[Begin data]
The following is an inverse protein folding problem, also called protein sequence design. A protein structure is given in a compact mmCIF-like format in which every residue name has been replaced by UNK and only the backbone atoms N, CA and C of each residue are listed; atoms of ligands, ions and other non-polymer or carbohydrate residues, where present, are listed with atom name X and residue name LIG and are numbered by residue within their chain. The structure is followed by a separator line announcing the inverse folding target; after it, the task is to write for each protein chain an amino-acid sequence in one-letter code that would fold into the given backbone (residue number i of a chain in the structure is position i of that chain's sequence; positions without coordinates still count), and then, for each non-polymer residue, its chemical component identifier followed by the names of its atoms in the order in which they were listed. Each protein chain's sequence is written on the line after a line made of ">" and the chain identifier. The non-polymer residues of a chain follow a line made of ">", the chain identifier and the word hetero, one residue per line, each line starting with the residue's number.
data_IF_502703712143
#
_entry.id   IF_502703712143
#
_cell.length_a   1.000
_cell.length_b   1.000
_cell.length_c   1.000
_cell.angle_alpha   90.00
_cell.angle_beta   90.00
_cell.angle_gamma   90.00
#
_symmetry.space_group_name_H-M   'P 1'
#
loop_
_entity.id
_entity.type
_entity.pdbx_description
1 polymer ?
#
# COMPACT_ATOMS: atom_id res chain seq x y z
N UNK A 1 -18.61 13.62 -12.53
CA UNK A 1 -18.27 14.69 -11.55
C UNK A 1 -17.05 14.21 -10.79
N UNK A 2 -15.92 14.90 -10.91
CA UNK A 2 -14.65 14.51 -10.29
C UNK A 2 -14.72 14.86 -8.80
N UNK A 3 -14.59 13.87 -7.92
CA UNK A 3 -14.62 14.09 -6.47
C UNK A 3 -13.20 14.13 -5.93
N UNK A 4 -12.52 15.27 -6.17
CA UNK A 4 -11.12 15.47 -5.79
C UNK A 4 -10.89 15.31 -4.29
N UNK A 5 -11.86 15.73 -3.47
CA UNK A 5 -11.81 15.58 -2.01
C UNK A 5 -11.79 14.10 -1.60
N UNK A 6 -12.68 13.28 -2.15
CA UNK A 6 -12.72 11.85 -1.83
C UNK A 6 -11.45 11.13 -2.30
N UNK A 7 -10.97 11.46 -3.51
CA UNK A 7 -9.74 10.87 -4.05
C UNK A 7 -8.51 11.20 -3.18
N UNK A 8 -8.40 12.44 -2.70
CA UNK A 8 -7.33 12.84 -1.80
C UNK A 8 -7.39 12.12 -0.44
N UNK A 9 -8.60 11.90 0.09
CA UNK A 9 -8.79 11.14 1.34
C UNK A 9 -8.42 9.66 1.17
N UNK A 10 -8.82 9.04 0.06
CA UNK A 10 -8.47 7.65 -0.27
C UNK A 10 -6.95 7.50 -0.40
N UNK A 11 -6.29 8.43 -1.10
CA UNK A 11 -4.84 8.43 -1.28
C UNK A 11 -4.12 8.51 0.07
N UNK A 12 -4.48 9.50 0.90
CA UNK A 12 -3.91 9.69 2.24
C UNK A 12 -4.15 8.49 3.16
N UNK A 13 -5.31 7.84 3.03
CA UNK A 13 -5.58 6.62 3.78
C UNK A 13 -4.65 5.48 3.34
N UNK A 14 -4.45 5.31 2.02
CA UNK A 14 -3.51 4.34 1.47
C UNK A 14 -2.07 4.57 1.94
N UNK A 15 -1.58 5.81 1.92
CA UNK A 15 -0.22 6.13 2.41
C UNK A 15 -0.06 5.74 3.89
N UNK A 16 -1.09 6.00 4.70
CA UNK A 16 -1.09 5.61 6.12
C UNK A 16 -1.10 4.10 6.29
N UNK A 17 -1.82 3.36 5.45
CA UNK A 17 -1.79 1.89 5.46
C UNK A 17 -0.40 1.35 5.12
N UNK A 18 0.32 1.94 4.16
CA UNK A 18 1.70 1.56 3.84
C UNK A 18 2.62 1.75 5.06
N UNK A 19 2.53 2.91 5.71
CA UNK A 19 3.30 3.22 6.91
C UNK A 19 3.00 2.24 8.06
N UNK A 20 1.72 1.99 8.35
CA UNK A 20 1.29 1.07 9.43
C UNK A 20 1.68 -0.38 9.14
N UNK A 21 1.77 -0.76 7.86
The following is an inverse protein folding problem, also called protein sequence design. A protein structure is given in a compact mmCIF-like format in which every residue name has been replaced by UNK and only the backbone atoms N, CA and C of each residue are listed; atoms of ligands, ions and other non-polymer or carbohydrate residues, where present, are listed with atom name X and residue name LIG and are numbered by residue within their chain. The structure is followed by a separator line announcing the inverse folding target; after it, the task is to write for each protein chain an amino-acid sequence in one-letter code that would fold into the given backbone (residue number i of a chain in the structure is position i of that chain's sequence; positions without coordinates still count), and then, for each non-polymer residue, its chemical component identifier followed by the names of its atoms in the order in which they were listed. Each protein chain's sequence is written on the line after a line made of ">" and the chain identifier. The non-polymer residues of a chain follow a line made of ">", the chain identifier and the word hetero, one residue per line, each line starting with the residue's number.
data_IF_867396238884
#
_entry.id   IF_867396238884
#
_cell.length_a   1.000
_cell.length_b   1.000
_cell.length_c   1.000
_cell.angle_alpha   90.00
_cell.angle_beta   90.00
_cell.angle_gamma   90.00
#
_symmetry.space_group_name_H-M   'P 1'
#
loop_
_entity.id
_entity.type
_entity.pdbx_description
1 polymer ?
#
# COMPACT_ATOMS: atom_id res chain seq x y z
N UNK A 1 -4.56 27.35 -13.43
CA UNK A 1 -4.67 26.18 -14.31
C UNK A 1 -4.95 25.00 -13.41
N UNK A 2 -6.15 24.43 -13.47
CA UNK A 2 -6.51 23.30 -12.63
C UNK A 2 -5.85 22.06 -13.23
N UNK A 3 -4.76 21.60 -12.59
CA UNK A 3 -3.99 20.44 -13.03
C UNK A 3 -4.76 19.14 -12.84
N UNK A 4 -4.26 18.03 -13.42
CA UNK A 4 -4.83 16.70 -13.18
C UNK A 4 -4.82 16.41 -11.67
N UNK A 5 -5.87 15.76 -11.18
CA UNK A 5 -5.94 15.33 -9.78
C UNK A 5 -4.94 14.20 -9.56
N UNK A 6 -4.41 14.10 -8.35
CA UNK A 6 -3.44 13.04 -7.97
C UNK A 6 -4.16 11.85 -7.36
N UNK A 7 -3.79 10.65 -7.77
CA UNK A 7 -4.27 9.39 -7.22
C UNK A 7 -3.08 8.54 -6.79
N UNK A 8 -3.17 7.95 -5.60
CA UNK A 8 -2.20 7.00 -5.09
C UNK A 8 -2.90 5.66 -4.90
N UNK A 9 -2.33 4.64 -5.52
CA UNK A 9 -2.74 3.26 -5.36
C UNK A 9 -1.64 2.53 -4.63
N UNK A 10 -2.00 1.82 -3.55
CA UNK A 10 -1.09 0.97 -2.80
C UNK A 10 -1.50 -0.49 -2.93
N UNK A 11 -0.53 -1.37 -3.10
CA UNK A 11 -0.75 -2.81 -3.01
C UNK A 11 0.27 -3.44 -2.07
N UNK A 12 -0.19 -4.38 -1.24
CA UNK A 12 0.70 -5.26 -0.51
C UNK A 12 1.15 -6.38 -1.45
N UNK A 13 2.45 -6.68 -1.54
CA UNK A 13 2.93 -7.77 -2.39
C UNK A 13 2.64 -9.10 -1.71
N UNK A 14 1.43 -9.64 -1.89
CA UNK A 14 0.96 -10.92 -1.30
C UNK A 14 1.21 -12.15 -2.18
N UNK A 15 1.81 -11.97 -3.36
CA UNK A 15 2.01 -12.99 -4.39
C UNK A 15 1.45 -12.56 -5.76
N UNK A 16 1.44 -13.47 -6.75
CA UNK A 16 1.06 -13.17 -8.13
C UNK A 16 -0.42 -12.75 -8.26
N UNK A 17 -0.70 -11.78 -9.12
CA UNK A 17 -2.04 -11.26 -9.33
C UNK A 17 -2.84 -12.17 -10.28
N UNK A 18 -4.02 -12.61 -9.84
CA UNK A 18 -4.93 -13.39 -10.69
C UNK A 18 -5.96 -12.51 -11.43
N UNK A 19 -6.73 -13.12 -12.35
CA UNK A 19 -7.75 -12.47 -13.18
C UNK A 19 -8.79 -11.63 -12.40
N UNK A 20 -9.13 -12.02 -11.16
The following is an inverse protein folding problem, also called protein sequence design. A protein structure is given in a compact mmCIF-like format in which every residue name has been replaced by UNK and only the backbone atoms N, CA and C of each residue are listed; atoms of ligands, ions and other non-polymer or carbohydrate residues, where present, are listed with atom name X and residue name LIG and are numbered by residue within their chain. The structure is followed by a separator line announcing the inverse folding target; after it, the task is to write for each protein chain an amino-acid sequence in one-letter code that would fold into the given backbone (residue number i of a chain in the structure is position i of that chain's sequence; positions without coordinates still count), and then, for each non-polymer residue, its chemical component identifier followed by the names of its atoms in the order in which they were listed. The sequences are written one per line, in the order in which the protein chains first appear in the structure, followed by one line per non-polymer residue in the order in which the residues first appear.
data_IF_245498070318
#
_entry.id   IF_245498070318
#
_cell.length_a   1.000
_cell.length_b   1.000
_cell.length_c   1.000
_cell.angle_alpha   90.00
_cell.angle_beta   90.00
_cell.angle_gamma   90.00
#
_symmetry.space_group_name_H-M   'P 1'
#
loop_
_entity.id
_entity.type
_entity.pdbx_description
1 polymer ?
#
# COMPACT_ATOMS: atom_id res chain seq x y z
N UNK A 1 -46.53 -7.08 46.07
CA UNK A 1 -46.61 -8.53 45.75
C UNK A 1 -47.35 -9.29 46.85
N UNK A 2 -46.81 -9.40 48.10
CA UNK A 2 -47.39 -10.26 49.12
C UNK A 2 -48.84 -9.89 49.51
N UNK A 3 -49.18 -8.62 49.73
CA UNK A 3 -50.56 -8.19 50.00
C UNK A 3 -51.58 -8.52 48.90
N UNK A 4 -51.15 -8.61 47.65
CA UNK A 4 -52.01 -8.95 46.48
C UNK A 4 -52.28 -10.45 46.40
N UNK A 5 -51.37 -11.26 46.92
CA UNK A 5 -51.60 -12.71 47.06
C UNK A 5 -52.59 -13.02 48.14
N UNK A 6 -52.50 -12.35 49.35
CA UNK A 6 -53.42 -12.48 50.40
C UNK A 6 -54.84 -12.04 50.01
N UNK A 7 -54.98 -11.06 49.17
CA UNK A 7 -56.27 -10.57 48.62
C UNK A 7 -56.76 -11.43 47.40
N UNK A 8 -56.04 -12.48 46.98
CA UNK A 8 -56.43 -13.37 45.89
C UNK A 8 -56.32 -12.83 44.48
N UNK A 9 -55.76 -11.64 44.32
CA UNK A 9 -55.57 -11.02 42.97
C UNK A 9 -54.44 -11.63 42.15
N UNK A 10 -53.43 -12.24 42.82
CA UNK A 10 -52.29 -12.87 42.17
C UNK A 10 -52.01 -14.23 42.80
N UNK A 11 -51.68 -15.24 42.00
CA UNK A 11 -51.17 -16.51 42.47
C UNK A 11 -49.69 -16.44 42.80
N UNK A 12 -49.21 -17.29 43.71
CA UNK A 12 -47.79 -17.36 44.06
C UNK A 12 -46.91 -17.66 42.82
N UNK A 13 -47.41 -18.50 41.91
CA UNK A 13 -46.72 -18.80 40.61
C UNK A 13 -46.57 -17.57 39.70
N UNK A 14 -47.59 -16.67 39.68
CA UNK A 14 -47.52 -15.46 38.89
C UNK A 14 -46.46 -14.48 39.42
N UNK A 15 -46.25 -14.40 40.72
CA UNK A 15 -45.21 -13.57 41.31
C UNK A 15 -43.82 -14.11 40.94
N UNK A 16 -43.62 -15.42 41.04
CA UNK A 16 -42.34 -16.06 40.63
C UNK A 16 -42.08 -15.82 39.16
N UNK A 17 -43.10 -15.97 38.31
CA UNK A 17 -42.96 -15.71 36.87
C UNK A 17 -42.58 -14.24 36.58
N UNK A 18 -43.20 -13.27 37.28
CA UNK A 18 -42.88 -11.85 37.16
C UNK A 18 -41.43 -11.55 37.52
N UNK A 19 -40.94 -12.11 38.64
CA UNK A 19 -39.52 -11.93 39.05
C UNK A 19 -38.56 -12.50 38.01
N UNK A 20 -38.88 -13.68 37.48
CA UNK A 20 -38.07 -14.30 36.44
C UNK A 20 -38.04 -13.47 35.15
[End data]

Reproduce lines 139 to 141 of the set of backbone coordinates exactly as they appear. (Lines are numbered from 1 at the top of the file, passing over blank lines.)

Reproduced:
C UNK A 12 1.15 -6.38 -1.45
N UNK A 13 2.45 -6.68 -1.54
CA UNK A 13 2.93 -7.77 -2.39